Written by Outdoor Beasts Staff on November 26, 2015

This is HUGE!

And could make for some HUGE changes.


Game farmer who had brought the application says it is a ‘monumentous’ day for the survival of the animals, and that costs of defending the rhino has sky-rocketed.

From today it will be legal to trade in rhino horn in South Africa after the High Court in Pretoria this morning set aside government’s 2009 ban on domestic trade in rhino horn, with those supporting the move arguing it is the only way to prevent the otherwise-inevitable extinction of the animals.

Judge Francis Legodi read out his court order in less than five minutes before handing down his 37-page judgment in the application by Malelane game farmer John Hume and Limpopo farmer Johan Kruger. Although government is expected to appeal the ruling, Hume said he hopes “sanity would prevail”.

Rhino breeder John Hume’s attorney Izak du Toit gave an indication of what it is like trying to protect rhino from poachers. “You really need an army to protect your rhino,” he said. You need soldiers with automatic firearms, night vision, helicopters… If you don’t, you’re simply outgunned.”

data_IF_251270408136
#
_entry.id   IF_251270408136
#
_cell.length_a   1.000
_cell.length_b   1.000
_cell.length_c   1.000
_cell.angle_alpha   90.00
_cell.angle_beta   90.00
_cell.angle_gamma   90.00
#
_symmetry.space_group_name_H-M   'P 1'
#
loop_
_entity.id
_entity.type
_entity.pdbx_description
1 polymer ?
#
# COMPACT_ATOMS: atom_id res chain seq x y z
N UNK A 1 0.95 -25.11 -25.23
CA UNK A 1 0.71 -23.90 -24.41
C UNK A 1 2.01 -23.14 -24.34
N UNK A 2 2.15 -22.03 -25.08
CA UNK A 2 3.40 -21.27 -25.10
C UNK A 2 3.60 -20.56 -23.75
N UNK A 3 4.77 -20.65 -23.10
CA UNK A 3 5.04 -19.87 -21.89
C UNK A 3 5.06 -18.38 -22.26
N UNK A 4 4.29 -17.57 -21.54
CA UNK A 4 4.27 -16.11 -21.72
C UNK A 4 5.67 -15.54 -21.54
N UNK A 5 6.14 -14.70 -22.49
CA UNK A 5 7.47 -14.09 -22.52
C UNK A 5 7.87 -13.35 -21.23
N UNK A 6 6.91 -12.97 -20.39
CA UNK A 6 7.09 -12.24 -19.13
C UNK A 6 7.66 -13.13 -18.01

Meanwhile, Hume was very happy. “This is a momentous judgment. I would just hope that the world understands that if I don’t sell rhino, my whole rhino herd would be dead within the next ten years.”

He said the security costs of safeguarding his rhino had gone up dramatically and was at this stage costing far more than feeding or any other costs.

“It (the court order lifting the moratorium) is not a magic wand that has been waved. You still need a permit to sell and we will have to ask government what their conditions are.

“Hopefully government will also eventually understand that unless we get that money, we will have many dead rhinos.”

Hume said he would fight any appeal by the government, but hoped that sanity would prevail and that they would not drag out the process any further.

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